Chronic myelogenous leukemia (CML) involves the clonal expansion of hemopoietic progenitor cells associated with a characteristic translocation between chromosomes 9 and 22, resulting in the generation of an aberrant bcr-abl protein with enhanced tyrosine kinase activity. Although the precise molecular events leading to malignant expansion of the myeloid cell line are as yet undetermined, bcr-abl can induce cell proliferation, transformation of immature hemopoietic cells, and suppression of apoptosis in vitro. Abnormalities of stromal/progenitor cell interaction may be central to the pathogenesis of the abnormal hemopoiesis in CML. In chronic-phase CML, therapy with interferon-alfa (Intron A, Roferon-A) produces hematologic responses in up to 70% to 80% of patients and partial or complete cytogenetic responses in up to 50%, with many studies showing a significant overall survival advantage for responding patients. Allogeneic marrow transplantation can result in long-term survival and cure in patients with CML, particularly younger patients transplanted early in the course of the disease, and unrelated-donor or autologous marrow transplantation may be an option for patients without a matched sibling donor. Future therapy will likely involve selection and ex vivo expansion of nonleukemic stem cells for reinfusion as part of a strategy for autologous marrow transplantation.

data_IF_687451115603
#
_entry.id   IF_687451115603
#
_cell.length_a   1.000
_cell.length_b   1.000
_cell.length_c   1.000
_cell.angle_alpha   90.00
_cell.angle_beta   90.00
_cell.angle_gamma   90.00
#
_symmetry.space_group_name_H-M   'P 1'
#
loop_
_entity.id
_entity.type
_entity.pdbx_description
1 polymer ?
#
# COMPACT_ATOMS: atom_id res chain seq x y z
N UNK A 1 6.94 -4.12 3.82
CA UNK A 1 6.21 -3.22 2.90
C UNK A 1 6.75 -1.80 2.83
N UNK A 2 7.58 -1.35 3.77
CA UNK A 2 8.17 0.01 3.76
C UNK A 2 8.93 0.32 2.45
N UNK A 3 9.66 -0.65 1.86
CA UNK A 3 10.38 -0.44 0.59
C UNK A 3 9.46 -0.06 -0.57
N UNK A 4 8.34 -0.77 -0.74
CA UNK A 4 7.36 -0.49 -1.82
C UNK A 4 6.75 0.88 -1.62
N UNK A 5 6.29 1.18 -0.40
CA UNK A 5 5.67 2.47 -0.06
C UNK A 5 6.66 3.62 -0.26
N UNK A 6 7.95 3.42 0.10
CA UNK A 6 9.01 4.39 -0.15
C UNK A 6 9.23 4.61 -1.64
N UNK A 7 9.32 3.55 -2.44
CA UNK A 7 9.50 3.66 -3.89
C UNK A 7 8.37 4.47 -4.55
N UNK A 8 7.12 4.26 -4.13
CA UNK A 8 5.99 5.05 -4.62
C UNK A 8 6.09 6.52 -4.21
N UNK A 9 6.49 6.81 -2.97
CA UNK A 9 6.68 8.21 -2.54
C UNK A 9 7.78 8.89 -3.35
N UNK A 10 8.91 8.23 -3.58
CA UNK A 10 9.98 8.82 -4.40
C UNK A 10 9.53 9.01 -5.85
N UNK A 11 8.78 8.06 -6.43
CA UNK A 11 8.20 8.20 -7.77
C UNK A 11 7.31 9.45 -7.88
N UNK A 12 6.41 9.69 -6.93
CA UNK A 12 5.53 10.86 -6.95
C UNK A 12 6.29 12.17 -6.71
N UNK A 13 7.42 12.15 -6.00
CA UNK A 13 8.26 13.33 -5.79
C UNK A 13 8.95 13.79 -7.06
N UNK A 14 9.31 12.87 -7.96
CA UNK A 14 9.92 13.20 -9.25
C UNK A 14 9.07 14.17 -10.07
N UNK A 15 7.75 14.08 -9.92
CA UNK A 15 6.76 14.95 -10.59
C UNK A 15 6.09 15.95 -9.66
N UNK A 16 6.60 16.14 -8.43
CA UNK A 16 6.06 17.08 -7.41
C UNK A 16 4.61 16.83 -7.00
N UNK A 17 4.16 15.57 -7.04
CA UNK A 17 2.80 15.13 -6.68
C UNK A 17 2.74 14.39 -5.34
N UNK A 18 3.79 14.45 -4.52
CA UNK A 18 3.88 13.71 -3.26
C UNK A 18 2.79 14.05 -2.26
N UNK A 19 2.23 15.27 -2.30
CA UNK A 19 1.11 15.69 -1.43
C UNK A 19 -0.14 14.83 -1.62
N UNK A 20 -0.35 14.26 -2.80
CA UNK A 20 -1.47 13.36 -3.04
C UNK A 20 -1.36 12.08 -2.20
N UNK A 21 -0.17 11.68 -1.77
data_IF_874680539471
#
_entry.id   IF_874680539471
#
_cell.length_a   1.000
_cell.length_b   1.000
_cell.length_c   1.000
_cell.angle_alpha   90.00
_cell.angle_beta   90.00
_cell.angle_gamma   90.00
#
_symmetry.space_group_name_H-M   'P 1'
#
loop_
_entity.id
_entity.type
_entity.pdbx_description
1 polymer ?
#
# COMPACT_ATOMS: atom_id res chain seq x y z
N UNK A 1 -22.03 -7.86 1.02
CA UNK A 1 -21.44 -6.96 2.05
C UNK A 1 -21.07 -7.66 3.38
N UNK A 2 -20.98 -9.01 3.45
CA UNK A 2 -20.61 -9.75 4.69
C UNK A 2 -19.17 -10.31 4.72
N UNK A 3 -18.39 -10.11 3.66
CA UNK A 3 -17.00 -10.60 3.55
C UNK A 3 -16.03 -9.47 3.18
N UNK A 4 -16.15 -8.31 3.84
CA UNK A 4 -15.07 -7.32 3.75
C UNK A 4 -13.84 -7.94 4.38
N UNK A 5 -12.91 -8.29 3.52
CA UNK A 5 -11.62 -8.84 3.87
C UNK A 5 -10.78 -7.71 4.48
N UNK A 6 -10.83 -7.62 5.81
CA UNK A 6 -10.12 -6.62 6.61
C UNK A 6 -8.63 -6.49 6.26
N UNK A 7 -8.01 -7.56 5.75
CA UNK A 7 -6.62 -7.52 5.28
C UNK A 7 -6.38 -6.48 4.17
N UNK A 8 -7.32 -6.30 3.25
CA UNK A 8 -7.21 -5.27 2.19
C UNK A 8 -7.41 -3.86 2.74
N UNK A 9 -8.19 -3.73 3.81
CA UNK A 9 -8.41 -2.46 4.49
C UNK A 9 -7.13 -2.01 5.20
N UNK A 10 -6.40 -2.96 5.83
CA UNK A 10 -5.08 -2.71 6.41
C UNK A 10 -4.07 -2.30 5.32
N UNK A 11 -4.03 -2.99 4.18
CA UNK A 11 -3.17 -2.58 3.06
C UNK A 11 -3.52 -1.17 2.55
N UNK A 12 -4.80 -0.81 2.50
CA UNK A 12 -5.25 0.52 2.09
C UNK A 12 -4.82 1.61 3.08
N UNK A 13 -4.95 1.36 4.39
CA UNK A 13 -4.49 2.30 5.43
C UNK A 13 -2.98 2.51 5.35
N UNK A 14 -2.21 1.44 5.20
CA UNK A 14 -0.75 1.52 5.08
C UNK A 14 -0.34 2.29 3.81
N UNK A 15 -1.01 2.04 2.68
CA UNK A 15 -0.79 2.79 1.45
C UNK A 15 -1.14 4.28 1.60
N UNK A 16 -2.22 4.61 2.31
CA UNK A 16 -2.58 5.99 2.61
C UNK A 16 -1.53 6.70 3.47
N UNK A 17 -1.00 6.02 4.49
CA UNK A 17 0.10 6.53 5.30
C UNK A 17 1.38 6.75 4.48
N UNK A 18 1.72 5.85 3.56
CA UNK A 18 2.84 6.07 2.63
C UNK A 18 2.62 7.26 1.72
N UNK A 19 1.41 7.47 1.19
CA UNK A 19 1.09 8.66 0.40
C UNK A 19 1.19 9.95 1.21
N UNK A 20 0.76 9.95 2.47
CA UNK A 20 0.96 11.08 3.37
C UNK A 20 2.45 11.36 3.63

|Original language||English (US)|
|Number of pages||6|
|State||Published - 1997|